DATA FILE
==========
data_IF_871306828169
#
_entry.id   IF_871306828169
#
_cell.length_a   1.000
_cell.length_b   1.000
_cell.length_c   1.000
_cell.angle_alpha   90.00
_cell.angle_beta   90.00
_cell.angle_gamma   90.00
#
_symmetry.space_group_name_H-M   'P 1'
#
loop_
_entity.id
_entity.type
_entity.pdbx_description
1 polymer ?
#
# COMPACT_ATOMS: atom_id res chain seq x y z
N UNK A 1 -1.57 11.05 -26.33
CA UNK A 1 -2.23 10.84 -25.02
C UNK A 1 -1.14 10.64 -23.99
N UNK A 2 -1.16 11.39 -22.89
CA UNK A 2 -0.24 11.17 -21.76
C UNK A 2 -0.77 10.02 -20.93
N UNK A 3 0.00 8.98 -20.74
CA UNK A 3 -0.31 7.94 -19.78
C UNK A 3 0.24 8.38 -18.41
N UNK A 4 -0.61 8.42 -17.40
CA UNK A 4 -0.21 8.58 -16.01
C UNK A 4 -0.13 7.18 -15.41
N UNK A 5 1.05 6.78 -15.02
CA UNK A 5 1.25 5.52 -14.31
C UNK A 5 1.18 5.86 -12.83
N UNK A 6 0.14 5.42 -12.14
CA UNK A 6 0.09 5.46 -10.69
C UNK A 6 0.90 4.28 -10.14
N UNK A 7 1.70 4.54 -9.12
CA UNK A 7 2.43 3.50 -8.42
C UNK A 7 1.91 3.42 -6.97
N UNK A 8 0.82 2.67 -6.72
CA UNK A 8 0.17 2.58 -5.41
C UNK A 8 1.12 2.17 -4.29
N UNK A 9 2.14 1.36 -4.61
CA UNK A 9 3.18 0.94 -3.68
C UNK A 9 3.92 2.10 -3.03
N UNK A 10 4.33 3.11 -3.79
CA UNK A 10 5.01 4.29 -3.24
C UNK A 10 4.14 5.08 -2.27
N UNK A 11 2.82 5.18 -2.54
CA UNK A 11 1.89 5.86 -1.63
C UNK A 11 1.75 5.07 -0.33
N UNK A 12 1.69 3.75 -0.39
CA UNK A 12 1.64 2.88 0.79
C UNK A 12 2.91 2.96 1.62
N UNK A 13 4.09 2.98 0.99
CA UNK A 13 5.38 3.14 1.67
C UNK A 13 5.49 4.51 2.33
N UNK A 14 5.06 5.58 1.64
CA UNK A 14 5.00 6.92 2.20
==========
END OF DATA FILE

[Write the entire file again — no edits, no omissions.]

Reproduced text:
data_IF_871306828169
#
_entry.id   IF_871306828169
#
_cell.length_a   1.000
_cell.length_b   1.000
_cell.length_c   1.000
_cell.angle_alpha   90.00
_cell.angle_beta   90.00
_cell.angle_gamma   90.00
#
_symmetry.space_group_name_H-M   'P 1'
#
loop_
_entity.id
_entity.type
_entity.pdbx_description
1 polymer ?
#
# COMPACT_ATOMS: atom_id res chain seq x y z
N UNK A 1 -1.57 11.05 -26.33
CA UNK A 1 -2.23 10.84 -25.02
C UNK A 1 -1.14 10.64 -23.99
N UNK A 2 -1.16 11.39 -22.89
CA UNK A 2 -0.24 11.17 -21.76
C UNK A 2 -0.77 10.02 -20.93
N UNK A 3 0.00 8.98 -20.74
CA UNK A 3 -0.31 7.94 -19.78
C UNK A 3 0.24 8.38 -18.41
N UNK A 4 -0.61 8.42 -17.40
CA UNK A 4 -0.21 8.58 -16.01
C UNK A 4 -0.13 7.18 -15.41
N UNK A 5 1.05 6.78 -15.02
CA UNK A 5 1.25 5.52 -14.31
C UNK A 5 1.18 5.86 -12.83
N UNK A 6 0.14 5.42 -12.14
CA UNK A 6 0.09 5.46 -10.69
C UNK A 6 0.90 4.28 -10.14
N UNK A 7 1.70 4.54 -9.12
CA UNK A 7 2.43 3.50 -8.42
C UNK A 7 1.91 3.42 -6.97
N UNK A 8 0.82 2.67 -6.72
CA UNK A 8 0.17 2.58 -5.41
C UNK A 8 1.12 2.17 -4.29
N UNK A 9 2.14 1.36 -4.61
CA UNK A 9 3.18 0.94 -3.68
C UNK A 9 3.92 2.10 -3.03
N UNK A 10 4.33 3.11 -3.79
CA UNK A 10 5.01 4.29 -3.24
C UNK A 10 4.14 5.08 -2.27
N UNK A 11 2.82 5.18 -2.54
CA UNK A 11 1.89 5.86 -1.63
C UNK A 11 1.75 5.07 -0.33
N UNK A 12 1.69 3.75 -0.39
CA UNK A 12 1.64 2.88 0.79
C UNK A 12 2.91 2.96 1.62
N UNK A 13 4.09 2.98 0.99
CA UNK A 13 5.38 3.14 1.67
C UNK A 13 5.49 4.51 2.33
N UNK A 14 5.06 5.58 1.64
CA UNK A 14 5.00 6.92 2.20